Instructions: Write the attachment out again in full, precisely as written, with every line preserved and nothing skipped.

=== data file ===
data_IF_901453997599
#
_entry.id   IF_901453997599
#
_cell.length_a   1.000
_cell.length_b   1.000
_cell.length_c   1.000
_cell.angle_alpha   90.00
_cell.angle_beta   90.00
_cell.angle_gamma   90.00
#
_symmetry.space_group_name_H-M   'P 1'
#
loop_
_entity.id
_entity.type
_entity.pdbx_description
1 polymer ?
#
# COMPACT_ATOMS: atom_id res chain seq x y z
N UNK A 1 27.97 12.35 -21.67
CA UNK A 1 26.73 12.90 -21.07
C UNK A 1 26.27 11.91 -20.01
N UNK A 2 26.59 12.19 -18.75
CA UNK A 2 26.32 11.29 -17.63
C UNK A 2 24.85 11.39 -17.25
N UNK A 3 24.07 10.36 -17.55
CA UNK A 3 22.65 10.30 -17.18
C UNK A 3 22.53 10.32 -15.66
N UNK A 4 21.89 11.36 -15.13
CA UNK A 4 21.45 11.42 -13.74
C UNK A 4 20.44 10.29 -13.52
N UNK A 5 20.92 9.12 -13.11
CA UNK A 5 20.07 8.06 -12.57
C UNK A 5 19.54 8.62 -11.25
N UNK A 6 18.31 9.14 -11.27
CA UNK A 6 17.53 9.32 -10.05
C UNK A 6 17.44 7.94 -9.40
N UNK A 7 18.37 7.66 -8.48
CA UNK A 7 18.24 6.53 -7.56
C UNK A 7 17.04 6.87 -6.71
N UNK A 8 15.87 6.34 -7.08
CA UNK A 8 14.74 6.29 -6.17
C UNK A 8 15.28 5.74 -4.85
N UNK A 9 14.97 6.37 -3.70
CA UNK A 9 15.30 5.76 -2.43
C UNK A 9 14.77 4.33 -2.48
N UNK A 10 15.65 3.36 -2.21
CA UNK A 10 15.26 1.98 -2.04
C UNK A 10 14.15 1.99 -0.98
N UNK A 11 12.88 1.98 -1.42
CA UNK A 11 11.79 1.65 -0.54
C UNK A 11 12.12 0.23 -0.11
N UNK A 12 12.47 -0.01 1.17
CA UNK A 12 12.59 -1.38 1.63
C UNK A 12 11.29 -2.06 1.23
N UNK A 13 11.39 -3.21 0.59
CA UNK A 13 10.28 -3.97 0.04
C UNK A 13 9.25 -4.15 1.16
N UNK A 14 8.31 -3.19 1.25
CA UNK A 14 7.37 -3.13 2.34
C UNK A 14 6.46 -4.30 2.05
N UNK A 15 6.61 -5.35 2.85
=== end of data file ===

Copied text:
data_IF_901453997599
#
_entry.id   IF_901453997599
#
_cell.length_a   1.000
_cell.length_b   1.000
_cell.length_c   1.000
_cell.angle_alpha   90.00
_cell.angle_beta   90.00
_cell.angle_gamma   90.00
#
_symmetry.space_group_name_H-M   'P 1'
#
loop_
_entity.id
_entity.type
_entity.pdbx_description
1 polymer ?
#
# COMPACT_ATOMS: atom_id res chain seq x y z
N UNK A 1 27.97 12.35 -21.67
CA UNK A 1 26.73 12.90 -21.07
C UNK A 1 26.27 11.91 -20.01
N UNK A 2 26.59 12.19 -18.75
CA UNK A 2 26.32 11.29 -17.63
C UNK A 2 24.85 11.39 -17.25
N UNK A 3 24.07 10.36 -17.55
CA UNK A 3 22.65 10.30 -17.18
C UNK A 3 22.53 10.32 -15.66
N UNK A 4 21.89 11.36 -15.13
CA UNK A 4 21.45 11.42 -13.74
C UNK A 4 20.44 10.29 -13.52
N UNK A 5 20.92 9.12 -13.11
CA UNK A 5 20.07 8.06 -12.57
C UNK A 5 19.54 8.62 -11.25
N UNK A 6 18.31 9.14 -11.27
CA UNK A 6 17.53 9.32 -10.05
C UNK A 6 17.44 7.94 -9.40
N UNK A 7 18.37 7.66 -8.48
CA UNK A 7 18.24 6.53 -7.56
C UNK A 7 17.04 6.87 -6.71
N UNK A 8 15.87 6.34 -7.08
CA UNK A 8 14.74 6.29 -6.17
C UNK A 8 15.28 5.74 -4.85
N UNK A 9 14.97 6.37 -3.70
CA UNK A 9 15.30 5.76 -2.43
C UNK A 9 14.77 4.33 -2.48
N UNK A 10 15.65 3.36 -2.21
CA UNK A 10 15.26 1.98 -2.04
C UNK A 10 14.15 1.99 -0.98
N UNK A 11 12.88 1.98 -1.42
CA UNK A 11 11.79 1.65 -0.54
C UNK A 11 12.12 0.23 -0.11
N UNK A 12 12.47 -0.01 1.17
CA UNK A 12 12.59 -1.38 1.63
C UNK A 12 11.29 -2.06 1.23
N UNK A 13 11.39 -3.21 0.59
CA UNK A 13 10.28 -3.97 0.04
C UNK A 13 9.25 -4.15 1.16
N UNK A 14 8.31 -3.19 1.25
CA UNK A 14 7.37 -3.13 2.34
C UNK A 14 6.46 -4.30 2.05
N UNK A 15 6.61 -5.35 2.85